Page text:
Cast: Lauren Cohan, Rupert Evans, Jim Norton, Diana Hardcastle, Ben Robson, James Russell, Jett Klyne
Director: William Brent Bell
Greta (Lauren Cohan) is an American woman recovering from a bad relationship. She takes a job as a nanny in an out of the way British country estate run by an elderly couple. She took the job under the impression that she had to help take care of a little boy called Brahms.
On arrival, however, she discovers that the boy is, in fact, an uncanny child-size doll. The elderly Mr and Mrs Heelshire (Jim Norton and Diana Hardcastle) lost their child, Brahms, in a fire and believed that their house is haunted with his spirit, and that the doll is, in fact, the receptacle of his ghost. Greta does not believe this at first, but after she is left alone as caretaker of the house, a series of strange occurrences make her increasingly paranoid and vulnerable.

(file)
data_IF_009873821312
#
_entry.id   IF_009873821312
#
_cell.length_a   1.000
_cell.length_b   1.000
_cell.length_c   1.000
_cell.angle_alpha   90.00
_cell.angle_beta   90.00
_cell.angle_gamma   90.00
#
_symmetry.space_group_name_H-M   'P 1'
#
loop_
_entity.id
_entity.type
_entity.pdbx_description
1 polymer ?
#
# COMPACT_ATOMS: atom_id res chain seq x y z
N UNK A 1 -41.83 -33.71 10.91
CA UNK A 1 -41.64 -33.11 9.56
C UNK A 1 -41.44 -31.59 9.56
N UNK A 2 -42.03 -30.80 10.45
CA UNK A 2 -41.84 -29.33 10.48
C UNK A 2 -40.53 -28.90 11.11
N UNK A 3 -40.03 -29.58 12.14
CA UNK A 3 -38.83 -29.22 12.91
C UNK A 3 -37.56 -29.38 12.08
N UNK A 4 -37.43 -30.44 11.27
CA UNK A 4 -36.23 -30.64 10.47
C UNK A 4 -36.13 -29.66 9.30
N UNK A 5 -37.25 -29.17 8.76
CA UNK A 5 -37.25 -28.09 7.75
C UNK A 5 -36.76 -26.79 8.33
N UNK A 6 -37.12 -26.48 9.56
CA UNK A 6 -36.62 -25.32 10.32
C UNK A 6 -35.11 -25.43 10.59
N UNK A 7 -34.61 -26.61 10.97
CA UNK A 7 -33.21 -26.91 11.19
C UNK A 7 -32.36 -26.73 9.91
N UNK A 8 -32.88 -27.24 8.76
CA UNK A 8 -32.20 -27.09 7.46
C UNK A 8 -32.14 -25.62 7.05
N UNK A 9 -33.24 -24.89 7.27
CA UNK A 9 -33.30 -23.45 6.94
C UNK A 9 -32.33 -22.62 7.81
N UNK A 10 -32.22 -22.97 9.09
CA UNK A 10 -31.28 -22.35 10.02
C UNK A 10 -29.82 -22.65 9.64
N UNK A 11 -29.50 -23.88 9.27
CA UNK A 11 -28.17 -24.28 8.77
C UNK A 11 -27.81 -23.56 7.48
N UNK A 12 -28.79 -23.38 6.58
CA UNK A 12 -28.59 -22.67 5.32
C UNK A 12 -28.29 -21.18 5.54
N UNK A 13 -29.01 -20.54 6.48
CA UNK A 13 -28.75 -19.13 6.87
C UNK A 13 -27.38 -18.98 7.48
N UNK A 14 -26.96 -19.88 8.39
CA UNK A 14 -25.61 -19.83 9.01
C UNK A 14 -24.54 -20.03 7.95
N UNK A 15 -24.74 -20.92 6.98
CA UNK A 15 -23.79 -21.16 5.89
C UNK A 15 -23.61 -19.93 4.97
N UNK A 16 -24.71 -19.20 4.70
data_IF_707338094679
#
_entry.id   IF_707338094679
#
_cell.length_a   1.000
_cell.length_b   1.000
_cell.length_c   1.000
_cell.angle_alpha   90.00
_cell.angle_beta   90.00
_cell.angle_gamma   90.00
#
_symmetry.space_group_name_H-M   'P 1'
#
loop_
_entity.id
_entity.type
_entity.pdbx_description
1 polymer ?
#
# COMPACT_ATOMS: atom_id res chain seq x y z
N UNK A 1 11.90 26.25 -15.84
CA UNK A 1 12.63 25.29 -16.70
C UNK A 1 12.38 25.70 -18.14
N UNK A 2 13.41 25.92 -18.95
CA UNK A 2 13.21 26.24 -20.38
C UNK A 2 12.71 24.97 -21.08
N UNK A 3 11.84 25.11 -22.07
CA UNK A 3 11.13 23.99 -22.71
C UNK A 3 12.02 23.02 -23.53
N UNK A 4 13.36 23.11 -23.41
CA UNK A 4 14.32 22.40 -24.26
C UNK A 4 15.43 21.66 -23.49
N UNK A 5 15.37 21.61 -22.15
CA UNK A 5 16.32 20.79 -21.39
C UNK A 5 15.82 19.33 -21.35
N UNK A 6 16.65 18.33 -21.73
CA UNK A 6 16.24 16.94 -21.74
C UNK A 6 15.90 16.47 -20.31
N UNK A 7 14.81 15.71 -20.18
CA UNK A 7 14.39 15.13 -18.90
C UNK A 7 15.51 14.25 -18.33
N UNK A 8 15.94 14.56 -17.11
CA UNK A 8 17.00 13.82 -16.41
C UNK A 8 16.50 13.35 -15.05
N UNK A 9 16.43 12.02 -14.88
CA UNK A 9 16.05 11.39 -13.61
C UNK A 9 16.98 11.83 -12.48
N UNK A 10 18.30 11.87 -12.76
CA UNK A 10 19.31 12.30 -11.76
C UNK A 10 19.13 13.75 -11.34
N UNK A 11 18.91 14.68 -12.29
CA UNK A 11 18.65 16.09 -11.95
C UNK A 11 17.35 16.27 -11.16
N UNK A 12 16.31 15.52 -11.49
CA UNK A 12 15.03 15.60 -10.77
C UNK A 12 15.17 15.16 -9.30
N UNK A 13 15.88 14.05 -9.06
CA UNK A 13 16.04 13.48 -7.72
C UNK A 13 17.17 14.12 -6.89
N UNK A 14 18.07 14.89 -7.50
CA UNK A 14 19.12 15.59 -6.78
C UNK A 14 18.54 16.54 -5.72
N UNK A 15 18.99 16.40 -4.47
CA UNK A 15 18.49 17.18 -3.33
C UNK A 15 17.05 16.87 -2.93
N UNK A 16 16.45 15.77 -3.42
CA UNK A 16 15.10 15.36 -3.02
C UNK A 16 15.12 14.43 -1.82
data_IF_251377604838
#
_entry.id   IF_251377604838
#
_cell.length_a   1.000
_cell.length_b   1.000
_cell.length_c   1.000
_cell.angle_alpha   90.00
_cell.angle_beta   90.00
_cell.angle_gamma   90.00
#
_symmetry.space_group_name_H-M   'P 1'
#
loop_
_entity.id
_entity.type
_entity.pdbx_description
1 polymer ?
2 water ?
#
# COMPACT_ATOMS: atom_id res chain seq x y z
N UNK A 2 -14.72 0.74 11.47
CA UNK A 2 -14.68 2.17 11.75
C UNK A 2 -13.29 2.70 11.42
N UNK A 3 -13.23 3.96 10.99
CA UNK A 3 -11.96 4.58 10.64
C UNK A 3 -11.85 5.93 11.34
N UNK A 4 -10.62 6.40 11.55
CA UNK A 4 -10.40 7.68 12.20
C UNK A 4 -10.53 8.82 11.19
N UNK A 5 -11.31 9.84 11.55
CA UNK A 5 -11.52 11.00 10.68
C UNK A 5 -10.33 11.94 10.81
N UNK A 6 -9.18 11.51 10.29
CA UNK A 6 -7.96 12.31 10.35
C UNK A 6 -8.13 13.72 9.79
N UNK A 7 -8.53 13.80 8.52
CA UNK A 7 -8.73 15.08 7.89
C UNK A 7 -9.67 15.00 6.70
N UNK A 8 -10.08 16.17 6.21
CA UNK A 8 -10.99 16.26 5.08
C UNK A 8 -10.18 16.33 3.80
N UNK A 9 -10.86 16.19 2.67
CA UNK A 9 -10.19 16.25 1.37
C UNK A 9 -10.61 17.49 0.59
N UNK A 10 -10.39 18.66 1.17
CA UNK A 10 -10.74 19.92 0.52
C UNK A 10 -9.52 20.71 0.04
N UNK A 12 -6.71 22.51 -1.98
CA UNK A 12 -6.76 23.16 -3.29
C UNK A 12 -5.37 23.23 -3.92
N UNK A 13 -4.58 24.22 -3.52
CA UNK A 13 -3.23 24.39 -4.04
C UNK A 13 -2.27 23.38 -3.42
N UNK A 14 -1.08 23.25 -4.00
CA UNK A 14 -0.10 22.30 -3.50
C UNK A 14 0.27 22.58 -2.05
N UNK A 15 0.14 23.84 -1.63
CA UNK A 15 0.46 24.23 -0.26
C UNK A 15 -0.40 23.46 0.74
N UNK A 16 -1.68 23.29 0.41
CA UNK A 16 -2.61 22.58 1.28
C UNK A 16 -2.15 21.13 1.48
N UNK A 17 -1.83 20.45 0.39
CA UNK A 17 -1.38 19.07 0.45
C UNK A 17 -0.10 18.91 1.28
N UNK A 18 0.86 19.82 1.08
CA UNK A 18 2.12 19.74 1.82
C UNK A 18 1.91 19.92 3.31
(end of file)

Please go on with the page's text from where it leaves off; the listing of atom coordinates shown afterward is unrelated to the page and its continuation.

The Boy is a movie that, if I were to descri-be, would leave you unimpressed. If you went with an open mind, this would be an engaging horror-drama with some interesting gothic imaginings.
The chief problem with the film is that the gothic mood that the film is trying to construct isn’t updated to the 21st century. The gothic genre consists of stories set in spooky houses with old-fashioned architecture and décor, relics and ruins.
From this genre we have tropes such as portraits with eyes that follow your movements, long, spooky corridors so dimly lit you need torches to illuminate the path; long, ornate staircases and mirrors in empty rooms that are spookier because of their odd placement.
The writer is programmer, Lightcube Film Society